The New Wellfleetians
It was a perfect mid-September day, the kind we wait for after the summer crowds have left, feeling that it is almost a reward for having put up with the madness of August, the death-defying traffic on Route 6, the inflationary prices of everything from gas to gelato.
I parked my car at the bottom of Bank Street and set off across Uncle Tim’s Bridge to Cannon Hill. I am increasingly grateful for this modest sanctuary in the heart of Wellfleet Center, a small oasis apart from the hustle of Route 6 and the bustle of local businesses. Only 600 feet in length, the island offers much more than its size would suggest, and varies in character from day to day, season to season, tide to tide.
That day the tide was rising, the blue-gray waters running under the bridge, making the tall towers of marsh grass bend and sway like dancers on a ballroom floor. A thousand minnows flashed across the surface while overhead a great blue heron soared like a kite and uttered a single, peremptory QUAWK!
Usually, Cannon Hill takes me out of myself, opens me to the casual beauty that surrounds me. But today, the very loveliness of the place brought to mind more immediate local issues, none more pressing than the problem of affordable housing in our community. I remember when I first came to Wellfleet some fifty years ago, I was able to rent a small apartment for $50/week. Only 25 years ago my wife and I were able to purchase a house for under $100,000. Now a summer rental, if you can find one, will cost you at least $2,000/week, and the median price for a house (again, if you can even find one) is nearly $900,000.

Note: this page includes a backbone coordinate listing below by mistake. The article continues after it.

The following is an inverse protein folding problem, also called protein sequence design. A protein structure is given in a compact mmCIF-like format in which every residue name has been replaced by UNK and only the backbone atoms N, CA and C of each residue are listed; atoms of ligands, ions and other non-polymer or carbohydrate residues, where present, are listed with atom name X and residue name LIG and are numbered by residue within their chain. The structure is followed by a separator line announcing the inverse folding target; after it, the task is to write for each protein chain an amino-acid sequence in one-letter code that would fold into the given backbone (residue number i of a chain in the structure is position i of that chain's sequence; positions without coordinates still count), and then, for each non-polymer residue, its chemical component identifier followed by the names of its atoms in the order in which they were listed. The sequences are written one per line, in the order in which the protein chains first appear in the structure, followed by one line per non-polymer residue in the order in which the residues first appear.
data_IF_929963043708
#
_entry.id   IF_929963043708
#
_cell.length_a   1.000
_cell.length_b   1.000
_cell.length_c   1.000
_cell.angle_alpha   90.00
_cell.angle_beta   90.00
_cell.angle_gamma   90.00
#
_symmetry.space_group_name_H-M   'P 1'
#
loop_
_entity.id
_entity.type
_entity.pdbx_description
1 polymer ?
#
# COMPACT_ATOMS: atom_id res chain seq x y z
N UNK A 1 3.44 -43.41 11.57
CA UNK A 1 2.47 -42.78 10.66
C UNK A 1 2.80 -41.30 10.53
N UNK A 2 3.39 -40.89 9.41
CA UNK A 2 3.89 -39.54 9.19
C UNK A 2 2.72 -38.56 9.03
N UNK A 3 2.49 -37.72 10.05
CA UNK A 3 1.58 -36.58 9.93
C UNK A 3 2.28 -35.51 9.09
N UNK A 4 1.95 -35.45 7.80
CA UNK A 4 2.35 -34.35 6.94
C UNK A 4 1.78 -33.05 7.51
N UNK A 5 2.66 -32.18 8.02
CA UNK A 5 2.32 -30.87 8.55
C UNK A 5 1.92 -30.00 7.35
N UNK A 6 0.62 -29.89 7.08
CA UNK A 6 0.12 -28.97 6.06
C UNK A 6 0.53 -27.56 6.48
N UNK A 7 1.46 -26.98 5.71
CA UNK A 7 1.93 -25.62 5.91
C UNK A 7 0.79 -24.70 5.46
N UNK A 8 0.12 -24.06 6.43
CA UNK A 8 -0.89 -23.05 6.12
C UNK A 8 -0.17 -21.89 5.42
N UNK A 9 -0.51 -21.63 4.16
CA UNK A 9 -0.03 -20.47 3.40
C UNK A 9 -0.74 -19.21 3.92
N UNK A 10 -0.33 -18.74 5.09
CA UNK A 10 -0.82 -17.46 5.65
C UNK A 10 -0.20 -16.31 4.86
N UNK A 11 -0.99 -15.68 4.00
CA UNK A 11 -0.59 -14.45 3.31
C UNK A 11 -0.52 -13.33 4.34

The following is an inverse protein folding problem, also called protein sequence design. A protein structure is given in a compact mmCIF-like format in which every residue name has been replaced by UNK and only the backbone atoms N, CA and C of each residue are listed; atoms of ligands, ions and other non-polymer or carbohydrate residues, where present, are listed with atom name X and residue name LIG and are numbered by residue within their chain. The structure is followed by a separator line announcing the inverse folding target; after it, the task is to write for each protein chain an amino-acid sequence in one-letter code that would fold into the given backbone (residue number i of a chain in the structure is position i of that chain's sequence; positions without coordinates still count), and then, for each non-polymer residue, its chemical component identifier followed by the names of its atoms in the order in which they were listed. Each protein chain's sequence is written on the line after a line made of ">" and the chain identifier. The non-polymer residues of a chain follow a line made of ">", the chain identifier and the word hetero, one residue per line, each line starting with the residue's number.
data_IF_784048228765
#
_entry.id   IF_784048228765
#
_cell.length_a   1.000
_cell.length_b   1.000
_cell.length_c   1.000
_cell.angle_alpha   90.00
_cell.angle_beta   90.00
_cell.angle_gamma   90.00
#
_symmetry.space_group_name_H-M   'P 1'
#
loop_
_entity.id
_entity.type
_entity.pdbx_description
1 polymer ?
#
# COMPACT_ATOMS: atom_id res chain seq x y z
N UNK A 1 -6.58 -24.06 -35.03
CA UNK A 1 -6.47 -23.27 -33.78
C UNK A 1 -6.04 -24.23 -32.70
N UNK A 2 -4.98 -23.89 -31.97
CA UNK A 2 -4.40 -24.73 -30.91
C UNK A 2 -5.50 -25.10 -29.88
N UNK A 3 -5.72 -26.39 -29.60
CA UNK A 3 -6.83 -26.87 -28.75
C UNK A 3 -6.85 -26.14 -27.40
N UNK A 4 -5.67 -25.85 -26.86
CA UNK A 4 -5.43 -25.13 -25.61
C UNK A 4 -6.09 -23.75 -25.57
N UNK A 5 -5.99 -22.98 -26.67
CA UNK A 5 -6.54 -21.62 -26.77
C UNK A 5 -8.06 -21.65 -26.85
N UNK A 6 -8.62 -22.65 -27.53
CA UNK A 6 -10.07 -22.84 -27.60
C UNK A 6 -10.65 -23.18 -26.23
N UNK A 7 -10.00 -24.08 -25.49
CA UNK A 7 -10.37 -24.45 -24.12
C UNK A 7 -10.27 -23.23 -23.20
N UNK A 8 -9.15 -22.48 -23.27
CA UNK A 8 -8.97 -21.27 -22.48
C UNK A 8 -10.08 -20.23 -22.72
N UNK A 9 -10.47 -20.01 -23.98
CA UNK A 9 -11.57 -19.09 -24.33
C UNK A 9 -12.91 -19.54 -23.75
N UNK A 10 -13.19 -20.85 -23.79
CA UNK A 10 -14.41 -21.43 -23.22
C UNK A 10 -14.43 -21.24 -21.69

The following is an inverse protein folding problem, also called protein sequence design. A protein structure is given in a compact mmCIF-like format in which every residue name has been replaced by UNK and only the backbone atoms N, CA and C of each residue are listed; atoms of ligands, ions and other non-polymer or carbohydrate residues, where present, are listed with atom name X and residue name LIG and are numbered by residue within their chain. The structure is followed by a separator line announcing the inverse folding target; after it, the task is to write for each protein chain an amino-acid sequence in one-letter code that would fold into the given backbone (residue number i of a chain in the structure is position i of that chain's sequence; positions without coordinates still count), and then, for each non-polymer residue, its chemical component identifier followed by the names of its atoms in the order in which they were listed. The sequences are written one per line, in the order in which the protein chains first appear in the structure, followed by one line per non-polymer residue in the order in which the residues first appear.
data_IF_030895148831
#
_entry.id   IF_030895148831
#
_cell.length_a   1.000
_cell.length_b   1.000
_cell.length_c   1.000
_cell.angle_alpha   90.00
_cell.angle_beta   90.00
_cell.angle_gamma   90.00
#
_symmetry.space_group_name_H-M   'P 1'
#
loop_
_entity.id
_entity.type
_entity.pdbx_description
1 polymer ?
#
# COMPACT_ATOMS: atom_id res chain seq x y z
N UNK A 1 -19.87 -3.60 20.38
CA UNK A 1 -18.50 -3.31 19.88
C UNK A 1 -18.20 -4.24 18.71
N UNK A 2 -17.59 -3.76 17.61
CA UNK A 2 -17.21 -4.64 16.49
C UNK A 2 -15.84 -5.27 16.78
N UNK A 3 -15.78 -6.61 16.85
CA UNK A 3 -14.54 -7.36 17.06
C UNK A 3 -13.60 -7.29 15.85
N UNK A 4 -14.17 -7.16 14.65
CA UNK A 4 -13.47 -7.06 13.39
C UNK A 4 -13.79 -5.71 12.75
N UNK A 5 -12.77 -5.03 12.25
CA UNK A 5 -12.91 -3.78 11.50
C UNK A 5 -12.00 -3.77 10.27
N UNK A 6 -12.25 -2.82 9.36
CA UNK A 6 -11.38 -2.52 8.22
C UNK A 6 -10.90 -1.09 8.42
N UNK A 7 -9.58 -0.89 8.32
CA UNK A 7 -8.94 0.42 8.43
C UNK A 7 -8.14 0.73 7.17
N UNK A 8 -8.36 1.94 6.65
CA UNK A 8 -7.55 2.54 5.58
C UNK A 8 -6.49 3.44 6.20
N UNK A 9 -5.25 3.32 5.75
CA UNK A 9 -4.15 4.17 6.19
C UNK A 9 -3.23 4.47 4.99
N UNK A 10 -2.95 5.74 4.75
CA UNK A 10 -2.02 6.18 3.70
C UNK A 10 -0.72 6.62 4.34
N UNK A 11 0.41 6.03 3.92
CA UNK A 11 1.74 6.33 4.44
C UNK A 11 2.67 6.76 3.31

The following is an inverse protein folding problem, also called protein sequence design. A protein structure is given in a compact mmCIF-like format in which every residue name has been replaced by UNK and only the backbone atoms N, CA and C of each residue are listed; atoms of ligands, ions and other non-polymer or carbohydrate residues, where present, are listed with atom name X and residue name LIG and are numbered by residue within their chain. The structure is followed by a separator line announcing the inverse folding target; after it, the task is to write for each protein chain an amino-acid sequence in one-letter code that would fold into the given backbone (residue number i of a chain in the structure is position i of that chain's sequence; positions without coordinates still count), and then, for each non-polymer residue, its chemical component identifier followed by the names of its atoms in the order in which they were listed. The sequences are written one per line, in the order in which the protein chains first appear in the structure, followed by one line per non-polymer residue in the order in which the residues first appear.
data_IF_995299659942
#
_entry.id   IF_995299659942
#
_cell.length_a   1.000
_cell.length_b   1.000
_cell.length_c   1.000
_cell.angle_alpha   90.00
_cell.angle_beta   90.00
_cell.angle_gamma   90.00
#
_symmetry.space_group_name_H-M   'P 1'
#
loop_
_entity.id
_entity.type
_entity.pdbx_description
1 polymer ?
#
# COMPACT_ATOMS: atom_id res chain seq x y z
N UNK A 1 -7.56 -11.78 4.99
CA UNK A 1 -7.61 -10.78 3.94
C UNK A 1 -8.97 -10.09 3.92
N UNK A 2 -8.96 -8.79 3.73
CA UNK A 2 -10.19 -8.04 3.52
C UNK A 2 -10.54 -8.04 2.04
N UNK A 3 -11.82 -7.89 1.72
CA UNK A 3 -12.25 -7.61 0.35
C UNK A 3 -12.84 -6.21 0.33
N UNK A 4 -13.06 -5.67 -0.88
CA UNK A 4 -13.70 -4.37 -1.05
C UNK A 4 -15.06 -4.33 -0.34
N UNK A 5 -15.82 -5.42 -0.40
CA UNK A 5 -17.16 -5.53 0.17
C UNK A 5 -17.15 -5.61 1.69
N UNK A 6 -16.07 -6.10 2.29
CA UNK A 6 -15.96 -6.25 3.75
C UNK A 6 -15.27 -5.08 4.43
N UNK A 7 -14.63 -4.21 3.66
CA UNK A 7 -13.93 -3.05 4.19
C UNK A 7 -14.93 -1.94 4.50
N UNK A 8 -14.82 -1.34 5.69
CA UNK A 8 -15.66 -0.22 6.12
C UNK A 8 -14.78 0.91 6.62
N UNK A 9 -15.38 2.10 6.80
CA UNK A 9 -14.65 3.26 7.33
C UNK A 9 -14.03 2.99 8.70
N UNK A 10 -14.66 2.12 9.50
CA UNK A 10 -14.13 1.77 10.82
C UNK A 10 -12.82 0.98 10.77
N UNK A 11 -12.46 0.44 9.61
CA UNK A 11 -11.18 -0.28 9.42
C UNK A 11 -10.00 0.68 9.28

Wellfleet, like most other Cape communities, is taking steps to try to increase the amount of affordable housing, but demand always seems to outstrip supply. This trend has been exacerbated by the pandemic, since many second-home owners have spent more time at their Cape homes or have even moved here permanently.
The results are manifold: It creates a shortage of affordable housing for seasonal workers and town employees. It makes it difficult for carpenters, plumbers, electricians and other trade workers to make a living here. It also affects the diversity of the local population, making it less affordable to young families and working class residents.
As I started across the footbridge carrying these heavy thoughts, I came upon a man and a woman leaning over the wooden railings, staring intensely at the water below them. They were a handsome young couple, in their mid-thirties, I would guess. She had a glorious head of golden-red hair. He was tall, big shouldered, wearing large, black-rimmed glasses. They had a look of blissful entrancement on their faces, and as I passed, the woman turned to me and said,
“We just saw a fish in the water that looked like a giant polliwog, but it was much too big to be a polliwog. Do you know what it might be?”
“Oh, you mean a goose fish.”
“Yes, it’s a bottom-dwelling angler fish that has a fleshy lure above its mouth that attracts prey.”
“Oh, great! A friend of ours is studying those big ocean — what do you call them?...”
“Yes, that’s it!” she said with delight.
Then the man said,” I apologize for so many questions. We live in Boston, but a few years ago we bought a small house in Wellfleet, and we try to spend as much time here as we can. We hope to live here year-round someday.”
They thanked me for taking the time to talk to them and turned their attention back to the water.
I walked away, thinking, Yes, they’re young. They obviously have money, and probably portable professions, and I would guess they don’t have children – yet. They represent, I realized, the future of my town, and I surprised myself by thinking, and you know what? They’re not so bad.